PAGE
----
Coins present an intriguing combination of expert craftsmanship and state‑of‑the‑art technology. It could be said they are the place where art meets science.
Modern coin-making, also known as minting, involves a number of stages.
Every coin starts with an artist’s sketch. Product developers collaborate with coin designers and engineers to design an image that will translate well onto a coin.
Once the design is approved, a three-dimensional model is sculpted using either traditional plaster modelling or 3D modelling software. A milling machine is then used to create a synthetic model with a diameter of approximately 20cm.
A coin designer can spend many hours working on the model, refining the details to ensure the design can be manufactured to the highest quality.
It can take up to a year for a design concept to appear on a finished coin.
Once completed, the coin design is cut directly into tool steel using a computer-controlled engraving machine, creating what is known as a reduction punch or die. The reduction die contains a positive (raised or relief) impression of the complete design of the coin. The finishing touches are applied by a master engraver, who meticulously perfects the contours and fillet work.
The reduction die is then placed in a hydraulic press, where the design is transferred onto a softened steel block using 100 to 400 tonnes of pressure. This process is called hobbing. The result is a master die, containing a negative impression of the coin design.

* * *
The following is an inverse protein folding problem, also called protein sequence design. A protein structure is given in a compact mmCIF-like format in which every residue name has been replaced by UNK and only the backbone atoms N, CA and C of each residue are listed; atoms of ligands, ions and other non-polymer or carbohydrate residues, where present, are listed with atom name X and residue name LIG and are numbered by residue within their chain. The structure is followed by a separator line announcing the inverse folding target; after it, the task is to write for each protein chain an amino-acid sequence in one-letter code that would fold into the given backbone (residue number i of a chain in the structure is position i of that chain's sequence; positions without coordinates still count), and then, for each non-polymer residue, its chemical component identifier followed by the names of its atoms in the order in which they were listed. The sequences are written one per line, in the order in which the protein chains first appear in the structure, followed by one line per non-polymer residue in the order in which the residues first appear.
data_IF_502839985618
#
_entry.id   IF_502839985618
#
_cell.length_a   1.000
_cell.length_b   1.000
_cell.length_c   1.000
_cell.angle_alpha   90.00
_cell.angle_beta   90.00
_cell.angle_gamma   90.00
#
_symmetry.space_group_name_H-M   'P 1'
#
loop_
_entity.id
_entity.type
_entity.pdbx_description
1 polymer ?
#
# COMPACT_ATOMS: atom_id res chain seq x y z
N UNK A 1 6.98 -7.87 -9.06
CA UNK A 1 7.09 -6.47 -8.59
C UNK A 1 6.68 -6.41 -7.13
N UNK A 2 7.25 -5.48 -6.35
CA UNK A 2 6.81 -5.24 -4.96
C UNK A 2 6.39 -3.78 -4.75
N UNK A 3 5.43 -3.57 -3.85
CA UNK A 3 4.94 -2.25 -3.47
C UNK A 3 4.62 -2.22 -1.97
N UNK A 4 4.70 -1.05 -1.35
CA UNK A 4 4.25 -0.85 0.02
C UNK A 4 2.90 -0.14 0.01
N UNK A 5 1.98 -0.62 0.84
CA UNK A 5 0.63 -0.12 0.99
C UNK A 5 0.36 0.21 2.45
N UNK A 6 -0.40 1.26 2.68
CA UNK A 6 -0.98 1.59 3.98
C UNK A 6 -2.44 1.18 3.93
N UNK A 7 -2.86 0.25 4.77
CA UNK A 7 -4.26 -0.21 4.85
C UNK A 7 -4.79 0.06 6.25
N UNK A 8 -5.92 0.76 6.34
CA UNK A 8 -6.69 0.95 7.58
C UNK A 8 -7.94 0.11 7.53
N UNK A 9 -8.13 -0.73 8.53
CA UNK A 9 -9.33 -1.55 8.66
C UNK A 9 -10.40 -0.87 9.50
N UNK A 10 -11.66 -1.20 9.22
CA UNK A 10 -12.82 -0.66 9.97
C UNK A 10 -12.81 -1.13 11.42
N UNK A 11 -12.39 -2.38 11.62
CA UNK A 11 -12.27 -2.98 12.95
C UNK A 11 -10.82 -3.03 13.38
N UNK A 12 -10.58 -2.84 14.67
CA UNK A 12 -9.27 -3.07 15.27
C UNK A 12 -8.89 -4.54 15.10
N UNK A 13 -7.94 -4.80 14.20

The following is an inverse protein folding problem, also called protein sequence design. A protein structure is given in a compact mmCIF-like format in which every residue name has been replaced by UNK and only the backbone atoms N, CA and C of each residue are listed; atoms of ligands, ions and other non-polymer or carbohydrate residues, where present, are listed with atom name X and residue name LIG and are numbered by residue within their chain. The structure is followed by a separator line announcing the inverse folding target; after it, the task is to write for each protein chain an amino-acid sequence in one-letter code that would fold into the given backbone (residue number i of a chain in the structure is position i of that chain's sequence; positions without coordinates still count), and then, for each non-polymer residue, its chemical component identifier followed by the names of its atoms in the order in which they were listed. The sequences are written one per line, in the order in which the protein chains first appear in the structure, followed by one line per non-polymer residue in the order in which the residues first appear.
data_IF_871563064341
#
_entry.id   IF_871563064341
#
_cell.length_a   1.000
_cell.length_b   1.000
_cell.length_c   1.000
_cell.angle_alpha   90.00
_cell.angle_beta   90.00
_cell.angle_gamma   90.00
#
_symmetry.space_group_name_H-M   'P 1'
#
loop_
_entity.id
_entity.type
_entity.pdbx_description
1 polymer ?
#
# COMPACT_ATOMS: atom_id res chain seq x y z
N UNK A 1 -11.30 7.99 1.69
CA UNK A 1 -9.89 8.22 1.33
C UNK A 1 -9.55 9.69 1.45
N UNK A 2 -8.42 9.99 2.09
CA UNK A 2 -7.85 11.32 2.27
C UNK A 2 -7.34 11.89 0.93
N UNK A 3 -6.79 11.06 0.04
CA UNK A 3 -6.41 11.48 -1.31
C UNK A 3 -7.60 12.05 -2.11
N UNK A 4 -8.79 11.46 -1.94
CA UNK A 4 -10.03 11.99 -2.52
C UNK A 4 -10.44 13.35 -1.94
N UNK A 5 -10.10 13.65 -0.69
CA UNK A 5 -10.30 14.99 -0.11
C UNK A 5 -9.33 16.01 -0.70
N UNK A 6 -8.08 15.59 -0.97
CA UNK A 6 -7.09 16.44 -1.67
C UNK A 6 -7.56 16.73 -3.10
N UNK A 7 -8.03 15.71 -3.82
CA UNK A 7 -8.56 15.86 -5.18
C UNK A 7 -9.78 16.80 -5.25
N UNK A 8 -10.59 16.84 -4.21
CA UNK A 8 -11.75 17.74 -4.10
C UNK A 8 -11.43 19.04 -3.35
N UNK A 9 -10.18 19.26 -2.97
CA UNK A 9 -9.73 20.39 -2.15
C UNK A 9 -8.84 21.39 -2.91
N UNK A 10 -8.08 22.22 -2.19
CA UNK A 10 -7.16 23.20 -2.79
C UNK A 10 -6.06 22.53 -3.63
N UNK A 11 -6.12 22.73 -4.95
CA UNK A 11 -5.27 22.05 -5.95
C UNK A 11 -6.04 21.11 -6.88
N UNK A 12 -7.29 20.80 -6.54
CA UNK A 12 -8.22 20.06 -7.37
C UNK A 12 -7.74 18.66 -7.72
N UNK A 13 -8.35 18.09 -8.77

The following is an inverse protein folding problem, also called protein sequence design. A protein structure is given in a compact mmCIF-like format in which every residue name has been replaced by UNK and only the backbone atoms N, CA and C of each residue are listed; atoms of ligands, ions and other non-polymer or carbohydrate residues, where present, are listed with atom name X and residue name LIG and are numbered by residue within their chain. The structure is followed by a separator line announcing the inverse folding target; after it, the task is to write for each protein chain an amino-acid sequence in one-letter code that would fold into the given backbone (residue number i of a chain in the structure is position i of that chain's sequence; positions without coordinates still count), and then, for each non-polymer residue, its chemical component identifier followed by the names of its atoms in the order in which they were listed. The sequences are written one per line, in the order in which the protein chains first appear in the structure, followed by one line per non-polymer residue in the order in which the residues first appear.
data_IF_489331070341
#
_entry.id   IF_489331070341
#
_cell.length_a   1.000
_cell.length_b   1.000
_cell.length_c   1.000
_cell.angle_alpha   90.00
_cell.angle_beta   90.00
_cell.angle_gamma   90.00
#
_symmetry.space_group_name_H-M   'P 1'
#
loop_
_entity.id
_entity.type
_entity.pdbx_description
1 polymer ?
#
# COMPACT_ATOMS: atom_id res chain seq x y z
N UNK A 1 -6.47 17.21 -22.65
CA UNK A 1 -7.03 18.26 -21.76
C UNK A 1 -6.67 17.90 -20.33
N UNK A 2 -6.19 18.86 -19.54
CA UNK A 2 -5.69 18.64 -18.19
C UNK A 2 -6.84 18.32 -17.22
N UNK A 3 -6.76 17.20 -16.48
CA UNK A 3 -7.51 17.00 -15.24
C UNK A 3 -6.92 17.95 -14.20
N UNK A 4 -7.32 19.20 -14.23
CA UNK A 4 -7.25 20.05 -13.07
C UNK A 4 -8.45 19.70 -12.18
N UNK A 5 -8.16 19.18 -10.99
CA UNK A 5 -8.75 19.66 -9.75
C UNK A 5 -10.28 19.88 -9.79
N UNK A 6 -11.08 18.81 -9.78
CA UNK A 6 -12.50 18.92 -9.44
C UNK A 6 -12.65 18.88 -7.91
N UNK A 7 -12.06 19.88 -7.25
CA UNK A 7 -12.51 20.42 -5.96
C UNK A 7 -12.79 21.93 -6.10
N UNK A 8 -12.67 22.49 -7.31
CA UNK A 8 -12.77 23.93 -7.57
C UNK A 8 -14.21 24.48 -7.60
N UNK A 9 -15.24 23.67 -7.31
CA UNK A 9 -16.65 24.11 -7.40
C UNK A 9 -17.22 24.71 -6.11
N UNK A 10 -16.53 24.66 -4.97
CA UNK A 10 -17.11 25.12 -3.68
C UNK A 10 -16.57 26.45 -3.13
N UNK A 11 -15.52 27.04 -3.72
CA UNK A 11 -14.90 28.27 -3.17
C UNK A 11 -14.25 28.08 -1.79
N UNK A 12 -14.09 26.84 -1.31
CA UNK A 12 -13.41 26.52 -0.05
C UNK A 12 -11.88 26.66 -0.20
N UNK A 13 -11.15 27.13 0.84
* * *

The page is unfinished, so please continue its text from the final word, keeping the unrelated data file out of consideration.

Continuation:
Afterwards, the reduction die is hardened, and during a multi-stage pressing procedure a positive die is produced. During this process, the hardened steel is pressed into mild steel, whereby an exact copy of the coin image is transferred onto the latter. Finally, this positive die is used to produce the actual negative minting dies.
After pressing, these are turned into the correct shape, hardened, and chromium-plated to enhance durability. Depending upon the variety of coins being minted, the service life of a pair of minting dies generally suffices for producing up to one million coins.
Before they are imprinted by dies in the coin-making process, unmarked coins are known as blanks. A blank must undergo many steps before a design is committed to its surface. Each stage is necessary to ensure longevity, precision and appearance.
Blanks are placed in the rimming machine to remove the rough edge left when the blanks were pressed out of metal sheets. The machine also adds a raised rim on the disc to ensure that the detail from the die will transfer flawlessly when the coin is struck. A rim can add 10 to 15 years to a coin’s life.
Blanks are burnished by tumbling for up to six hours with stainless steel beads of various sizes that wash and polish their surface. Each tumbler is used for a specific alloy to prevent cross-contamination. Blanks are then spread out evenly and thoroughly hand-dried with towels to prevent scratching.
After burnishing and prior to striking, the blanks go through a final inspection and degreasing. Imperfect blanks are removed for re-melting and re-use.